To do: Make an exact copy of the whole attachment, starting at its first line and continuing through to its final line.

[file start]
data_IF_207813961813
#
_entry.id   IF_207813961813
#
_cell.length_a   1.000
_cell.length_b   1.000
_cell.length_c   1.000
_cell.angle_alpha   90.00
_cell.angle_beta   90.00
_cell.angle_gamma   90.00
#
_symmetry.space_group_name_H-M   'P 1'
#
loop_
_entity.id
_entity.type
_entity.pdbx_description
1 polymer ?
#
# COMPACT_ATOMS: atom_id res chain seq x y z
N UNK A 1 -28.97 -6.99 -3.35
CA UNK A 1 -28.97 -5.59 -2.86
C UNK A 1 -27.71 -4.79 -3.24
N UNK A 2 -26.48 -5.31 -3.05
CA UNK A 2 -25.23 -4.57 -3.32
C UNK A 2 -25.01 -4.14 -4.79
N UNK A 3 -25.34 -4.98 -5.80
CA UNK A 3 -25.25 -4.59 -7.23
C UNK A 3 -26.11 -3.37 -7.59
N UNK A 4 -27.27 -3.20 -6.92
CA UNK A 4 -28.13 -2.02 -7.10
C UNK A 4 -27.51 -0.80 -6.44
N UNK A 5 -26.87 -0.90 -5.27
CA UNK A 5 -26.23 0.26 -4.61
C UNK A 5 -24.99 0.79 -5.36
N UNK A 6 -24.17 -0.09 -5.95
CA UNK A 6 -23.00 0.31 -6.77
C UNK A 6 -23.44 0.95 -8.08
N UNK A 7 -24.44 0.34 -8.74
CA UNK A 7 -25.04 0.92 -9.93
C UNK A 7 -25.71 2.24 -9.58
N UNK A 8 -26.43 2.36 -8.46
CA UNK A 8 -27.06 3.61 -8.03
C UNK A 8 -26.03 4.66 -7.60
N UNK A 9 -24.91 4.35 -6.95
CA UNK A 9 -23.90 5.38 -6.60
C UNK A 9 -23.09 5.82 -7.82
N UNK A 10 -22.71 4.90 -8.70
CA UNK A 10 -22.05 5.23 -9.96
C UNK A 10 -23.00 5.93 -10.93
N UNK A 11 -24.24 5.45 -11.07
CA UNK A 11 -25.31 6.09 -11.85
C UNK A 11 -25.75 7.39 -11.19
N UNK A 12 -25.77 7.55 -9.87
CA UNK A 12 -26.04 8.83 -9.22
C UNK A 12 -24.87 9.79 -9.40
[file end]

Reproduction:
data_IF_207813961813
#
_entry.id   IF_207813961813
#
_cell.length_a   1.000
_cell.length_b   1.000
_cell.length_c   1.000
_cell.angle_alpha   90.00
_cell.angle_beta   90.00
_cell.angle_gamma   90.00
#
_symmetry.space_group_name_H-M   'P 1'
#
loop_
_entity.id
_entity.type
_entity.pdbx_description
1 polymer ?
#
# COMPACT_ATOMS: atom_id res chain seq x y z
N UNK A 1 -28.97 -6.99 -3.35
CA UNK A 1 -28.97 -5.59 -2.86
C UNK A 1 -27.71 -4.79 -3.24
N UNK A 2 -26.48 -5.31 -3.05
CA UNK A 2 -25.23 -4.57 -3.32
C UNK A 2 -25.01 -4.14 -4.79
N UNK A 3 -25.34 -4.98 -5.80
CA UNK A 3 -25.25 -4.59 -7.23
C UNK A 3 -26.11 -3.37 -7.59
N UNK A 4 -27.27 -3.20 -6.92
CA UNK A 4 -28.13 -2.02 -7.10
C UNK A 4 -27.51 -0.80 -6.44
N UNK A 5 -26.87 -0.90 -5.27
CA UNK A 5 -26.23 0.26 -4.61
C UNK A 5 -24.99 0.79 -5.36
N UNK A 6 -24.17 -0.09 -5.95
CA UNK A 6 -23.00 0.31 -6.77
C UNK A 6 -23.44 0.95 -8.08
N UNK A 7 -24.44 0.34 -8.74
CA UNK A 7 -25.04 0.92 -9.93
C UNK A 7 -25.71 2.24 -9.58
N UNK A 8 -26.43 2.36 -8.46
CA UNK A 8 -27.06 3.61 -8.03
C UNK A 8 -26.03 4.66 -7.60
N UNK A 9 -24.91 4.35 -6.95
CA UNK A 9 -23.90 5.38 -6.60
C UNK A 9 -23.09 5.82 -7.82
N UNK A 10 -22.71 4.90 -8.70
CA UNK A 10 -22.05 5.23 -9.96
C UNK A 10 -23.00 5.93 -10.93
N UNK A 11 -24.24 5.45 -11.07
CA UNK A 11 -25.31 6.09 -11.85
C UNK A 11 -25.75 7.39 -11.19
N UNK A 12 -25.77 7.55 -9.87
CA UNK A 12 -26.04 8.83 -9.22
C UNK A 12 -24.87 9.79 -9.40